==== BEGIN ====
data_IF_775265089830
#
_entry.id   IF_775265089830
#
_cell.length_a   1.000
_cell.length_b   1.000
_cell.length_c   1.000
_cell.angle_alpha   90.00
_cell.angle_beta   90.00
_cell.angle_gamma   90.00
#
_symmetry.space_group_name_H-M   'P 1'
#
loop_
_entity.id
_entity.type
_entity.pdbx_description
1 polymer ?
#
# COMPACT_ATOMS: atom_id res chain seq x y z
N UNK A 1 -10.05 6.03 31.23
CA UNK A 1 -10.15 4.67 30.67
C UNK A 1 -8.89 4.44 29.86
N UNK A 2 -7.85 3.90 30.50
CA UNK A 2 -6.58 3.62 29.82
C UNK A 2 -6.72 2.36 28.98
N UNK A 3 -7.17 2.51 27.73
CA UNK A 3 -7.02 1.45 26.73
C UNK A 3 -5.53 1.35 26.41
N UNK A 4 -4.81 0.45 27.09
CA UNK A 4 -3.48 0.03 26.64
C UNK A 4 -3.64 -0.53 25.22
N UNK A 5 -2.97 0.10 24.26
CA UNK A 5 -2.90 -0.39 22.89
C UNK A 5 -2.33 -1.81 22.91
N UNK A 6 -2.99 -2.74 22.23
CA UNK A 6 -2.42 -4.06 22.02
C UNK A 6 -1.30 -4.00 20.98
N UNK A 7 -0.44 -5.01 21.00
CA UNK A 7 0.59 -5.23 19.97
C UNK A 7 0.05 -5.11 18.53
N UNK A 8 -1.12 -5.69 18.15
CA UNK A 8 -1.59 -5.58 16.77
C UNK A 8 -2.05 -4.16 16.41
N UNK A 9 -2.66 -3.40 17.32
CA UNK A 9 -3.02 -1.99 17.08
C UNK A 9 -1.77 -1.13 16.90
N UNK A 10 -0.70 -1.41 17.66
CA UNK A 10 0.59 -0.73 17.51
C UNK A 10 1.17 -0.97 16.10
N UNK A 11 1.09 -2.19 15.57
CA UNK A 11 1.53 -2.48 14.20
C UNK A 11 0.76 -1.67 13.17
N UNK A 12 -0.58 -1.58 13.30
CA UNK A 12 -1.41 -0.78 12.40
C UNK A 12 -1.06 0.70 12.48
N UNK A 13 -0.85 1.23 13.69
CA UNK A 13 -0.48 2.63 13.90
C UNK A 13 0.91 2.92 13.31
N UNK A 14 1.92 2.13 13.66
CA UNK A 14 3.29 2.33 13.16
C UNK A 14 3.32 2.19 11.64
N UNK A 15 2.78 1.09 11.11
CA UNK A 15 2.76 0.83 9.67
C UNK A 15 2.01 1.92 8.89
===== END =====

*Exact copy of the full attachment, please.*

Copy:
data_IF_775265089830
#
_entry.id   IF_775265089830
#
_cell.length_a   1.000
_cell.length_b   1.000
_cell.length_c   1.000
_cell.angle_alpha   90.00
_cell.angle_beta   90.00
_cell.angle_gamma   90.00
#
_symmetry.space_group_name_H-M   'P 1'
#
loop_
_entity.id
_entity.type
_entity.pdbx_description
1 polymer ?
#
# COMPACT_ATOMS: atom_id res chain seq x y z
N UNK A 1 -10.05 6.03 31.23
CA UNK A 1 -10.15 4.67 30.67
C UNK A 1 -8.89 4.44 29.86
N UNK A 2 -7.85 3.90 30.50
CA UNK A 2 -6.58 3.62 29.82
C UNK A 2 -6.72 2.36 28.98
N UNK A 3 -7.17 2.51 27.73
CA UNK A 3 -7.02 1.45 26.73
C UNK A 3 -5.53 1.35 26.41
N UNK A 4 -4.81 0.45 27.09
CA UNK A 4 -3.48 0.03 26.64
C UNK A 4 -3.64 -0.53 25.22
N UNK A 5 -2.97 0.10 24.26
CA UNK A 5 -2.90 -0.39 22.89
C UNK A 5 -2.33 -1.81 22.91
N UNK A 6 -2.99 -2.74 22.23
CA UNK A 6 -2.42 -4.06 22.02
C UNK A 6 -1.30 -4.00 20.98
N UNK A 7 -0.44 -5.01 21.00
CA UNK A 7 0.59 -5.23 19.97
C UNK A 7 0.05 -5.11 18.53
N UNK A 8 -1.12 -5.69 18.15
CA UNK A 8 -1.59 -5.58 16.77
C UNK A 8 -2.05 -4.16 16.41
N UNK A 9 -2.66 -3.40 17.32
CA UNK A 9 -3.02 -1.99 17.08
C UNK A 9 -1.77 -1.13 16.90
N UNK A 10 -0.70 -1.41 17.66
CA UNK A 10 0.59 -0.73 17.51
C UNK A 10 1.17 -0.97 16.10
N UNK A 11 1.09 -2.19 15.57
CA UNK A 11 1.53 -2.48 14.20
C UNK A 11 0.76 -1.67 13.17
N UNK A 12 -0.58 -1.58 13.30
CA UNK A 12 -1.41 -0.78 12.40
C UNK A 12 -1.06 0.70 12.48
N UNK A 13 -0.85 1.23 13.69
CA UNK A 13 -0.48 2.63 13.90
C UNK A 13 0.91 2.92 13.31
N UNK A 14 1.92 2.13 13.66
CA UNK A 14 3.29 2.33 13.16
C UNK A 14 3.32 2.19 11.64
N UNK A 15 2.78 1.09 11.11
CA UNK A 15 2.76 0.83 9.67
C UNK A 15 2.01 1.92 8.89